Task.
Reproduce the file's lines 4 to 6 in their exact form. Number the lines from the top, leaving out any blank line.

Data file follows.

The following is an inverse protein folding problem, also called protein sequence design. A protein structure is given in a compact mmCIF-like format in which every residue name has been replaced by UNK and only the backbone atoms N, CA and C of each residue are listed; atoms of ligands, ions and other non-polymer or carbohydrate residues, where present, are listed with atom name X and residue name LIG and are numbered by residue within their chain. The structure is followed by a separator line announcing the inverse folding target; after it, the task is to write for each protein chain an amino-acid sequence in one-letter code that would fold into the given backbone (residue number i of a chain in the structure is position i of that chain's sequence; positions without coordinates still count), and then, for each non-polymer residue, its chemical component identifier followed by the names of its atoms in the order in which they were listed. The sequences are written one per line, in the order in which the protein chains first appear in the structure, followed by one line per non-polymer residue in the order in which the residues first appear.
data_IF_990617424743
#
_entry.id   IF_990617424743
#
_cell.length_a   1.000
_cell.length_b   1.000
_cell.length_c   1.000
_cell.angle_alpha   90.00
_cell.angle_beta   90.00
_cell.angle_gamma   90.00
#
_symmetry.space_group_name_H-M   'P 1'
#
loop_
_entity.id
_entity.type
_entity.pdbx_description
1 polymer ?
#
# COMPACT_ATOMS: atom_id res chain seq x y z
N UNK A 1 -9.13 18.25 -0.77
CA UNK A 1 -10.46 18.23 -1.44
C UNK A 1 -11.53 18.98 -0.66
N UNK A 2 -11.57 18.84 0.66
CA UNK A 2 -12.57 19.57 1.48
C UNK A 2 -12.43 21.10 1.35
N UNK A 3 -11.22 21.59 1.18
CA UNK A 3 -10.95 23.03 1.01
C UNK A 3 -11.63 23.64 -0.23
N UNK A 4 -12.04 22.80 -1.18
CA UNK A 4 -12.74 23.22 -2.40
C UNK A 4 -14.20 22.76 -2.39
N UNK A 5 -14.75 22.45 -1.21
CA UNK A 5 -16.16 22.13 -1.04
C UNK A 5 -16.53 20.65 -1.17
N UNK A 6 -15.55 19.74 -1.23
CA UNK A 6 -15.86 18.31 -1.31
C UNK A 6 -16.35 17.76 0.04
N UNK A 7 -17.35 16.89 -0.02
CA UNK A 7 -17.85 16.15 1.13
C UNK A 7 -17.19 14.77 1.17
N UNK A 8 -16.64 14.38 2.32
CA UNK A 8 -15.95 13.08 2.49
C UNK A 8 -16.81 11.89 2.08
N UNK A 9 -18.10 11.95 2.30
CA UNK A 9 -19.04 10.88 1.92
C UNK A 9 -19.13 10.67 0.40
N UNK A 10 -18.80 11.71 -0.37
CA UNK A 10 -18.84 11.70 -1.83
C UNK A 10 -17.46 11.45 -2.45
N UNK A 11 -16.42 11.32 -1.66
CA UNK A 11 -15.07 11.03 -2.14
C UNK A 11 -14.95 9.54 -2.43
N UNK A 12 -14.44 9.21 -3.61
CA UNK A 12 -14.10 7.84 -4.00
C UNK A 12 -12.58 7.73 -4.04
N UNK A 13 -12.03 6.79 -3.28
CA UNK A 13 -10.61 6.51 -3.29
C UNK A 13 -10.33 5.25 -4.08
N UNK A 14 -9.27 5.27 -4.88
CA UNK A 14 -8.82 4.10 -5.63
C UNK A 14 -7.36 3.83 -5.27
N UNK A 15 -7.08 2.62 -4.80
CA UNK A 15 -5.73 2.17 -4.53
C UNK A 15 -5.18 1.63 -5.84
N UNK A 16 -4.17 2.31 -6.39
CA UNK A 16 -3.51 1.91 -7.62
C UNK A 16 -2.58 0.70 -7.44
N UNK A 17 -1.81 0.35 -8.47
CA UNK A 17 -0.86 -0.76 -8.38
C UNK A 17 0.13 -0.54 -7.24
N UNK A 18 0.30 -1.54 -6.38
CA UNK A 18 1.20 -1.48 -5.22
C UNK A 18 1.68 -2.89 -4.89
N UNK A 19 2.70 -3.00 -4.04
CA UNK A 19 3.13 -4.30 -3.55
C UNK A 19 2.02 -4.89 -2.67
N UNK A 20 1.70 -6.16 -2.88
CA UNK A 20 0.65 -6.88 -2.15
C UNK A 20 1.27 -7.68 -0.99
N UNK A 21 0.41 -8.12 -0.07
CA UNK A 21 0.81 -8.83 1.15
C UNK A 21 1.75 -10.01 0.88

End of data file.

_entry.id   IF_990617424743
#
_cell.length_a   1.000